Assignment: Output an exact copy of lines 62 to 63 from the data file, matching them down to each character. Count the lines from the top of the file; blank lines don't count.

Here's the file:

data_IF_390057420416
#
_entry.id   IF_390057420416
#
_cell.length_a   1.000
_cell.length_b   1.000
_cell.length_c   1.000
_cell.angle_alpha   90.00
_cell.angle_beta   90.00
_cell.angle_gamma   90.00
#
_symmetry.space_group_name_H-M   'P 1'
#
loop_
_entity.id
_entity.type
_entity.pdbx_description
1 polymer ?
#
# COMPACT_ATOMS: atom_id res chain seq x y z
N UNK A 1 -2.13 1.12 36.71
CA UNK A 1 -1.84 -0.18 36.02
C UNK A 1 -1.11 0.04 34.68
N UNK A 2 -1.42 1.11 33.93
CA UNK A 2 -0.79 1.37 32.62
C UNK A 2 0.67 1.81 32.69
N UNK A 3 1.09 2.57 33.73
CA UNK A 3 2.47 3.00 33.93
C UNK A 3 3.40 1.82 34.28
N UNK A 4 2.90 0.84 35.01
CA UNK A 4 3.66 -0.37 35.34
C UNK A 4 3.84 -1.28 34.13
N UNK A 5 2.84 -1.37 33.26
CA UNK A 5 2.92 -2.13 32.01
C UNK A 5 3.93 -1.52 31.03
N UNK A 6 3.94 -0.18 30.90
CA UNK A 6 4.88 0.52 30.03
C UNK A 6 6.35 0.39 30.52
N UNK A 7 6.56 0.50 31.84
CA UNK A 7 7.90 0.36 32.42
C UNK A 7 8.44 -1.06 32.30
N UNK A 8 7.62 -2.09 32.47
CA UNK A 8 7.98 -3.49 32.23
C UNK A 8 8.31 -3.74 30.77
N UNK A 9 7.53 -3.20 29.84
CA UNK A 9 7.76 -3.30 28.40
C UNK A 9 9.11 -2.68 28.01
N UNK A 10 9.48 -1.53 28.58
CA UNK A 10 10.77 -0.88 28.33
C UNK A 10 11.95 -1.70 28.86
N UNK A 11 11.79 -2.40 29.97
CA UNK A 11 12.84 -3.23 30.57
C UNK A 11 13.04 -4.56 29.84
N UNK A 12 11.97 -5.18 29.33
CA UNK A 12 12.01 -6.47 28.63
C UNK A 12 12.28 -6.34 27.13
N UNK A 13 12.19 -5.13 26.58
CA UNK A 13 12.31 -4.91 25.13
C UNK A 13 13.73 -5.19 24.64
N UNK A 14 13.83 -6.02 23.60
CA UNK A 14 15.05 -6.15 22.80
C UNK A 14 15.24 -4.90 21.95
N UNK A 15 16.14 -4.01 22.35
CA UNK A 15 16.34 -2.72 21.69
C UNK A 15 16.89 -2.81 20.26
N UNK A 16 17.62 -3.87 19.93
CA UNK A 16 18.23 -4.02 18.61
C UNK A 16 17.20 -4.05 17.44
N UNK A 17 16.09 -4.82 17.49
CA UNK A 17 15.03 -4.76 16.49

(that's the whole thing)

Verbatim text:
C UNK A 14 15.24 -4.90 21.95
N UNK A 15 16.14 -4.01 22.35